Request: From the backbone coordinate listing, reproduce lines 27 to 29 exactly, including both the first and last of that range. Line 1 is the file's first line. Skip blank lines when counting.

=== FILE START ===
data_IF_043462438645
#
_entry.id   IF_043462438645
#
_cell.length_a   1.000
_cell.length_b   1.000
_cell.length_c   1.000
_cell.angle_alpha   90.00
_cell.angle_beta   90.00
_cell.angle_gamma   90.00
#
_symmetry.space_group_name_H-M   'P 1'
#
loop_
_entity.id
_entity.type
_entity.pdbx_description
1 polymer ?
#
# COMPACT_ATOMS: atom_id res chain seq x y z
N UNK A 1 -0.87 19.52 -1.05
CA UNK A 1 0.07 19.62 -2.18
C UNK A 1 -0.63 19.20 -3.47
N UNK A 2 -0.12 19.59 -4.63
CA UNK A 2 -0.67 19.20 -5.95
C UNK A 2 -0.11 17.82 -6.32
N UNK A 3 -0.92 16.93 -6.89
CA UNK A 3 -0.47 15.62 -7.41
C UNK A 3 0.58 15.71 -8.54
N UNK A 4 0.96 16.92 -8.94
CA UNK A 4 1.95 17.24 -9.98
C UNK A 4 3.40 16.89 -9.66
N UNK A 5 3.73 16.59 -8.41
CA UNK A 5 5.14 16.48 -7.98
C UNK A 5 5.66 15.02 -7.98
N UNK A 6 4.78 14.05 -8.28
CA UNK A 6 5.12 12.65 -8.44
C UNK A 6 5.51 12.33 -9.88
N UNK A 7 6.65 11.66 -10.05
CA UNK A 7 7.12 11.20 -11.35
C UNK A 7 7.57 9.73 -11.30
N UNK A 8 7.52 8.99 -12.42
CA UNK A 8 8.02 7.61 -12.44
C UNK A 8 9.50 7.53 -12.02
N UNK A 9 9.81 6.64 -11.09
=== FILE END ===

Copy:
N UNK A 3 -0.92 16.93 -6.89
CA UNK A 3 -0.47 15.62 -7.41
C UNK A 3 0.58 15.71 -8.54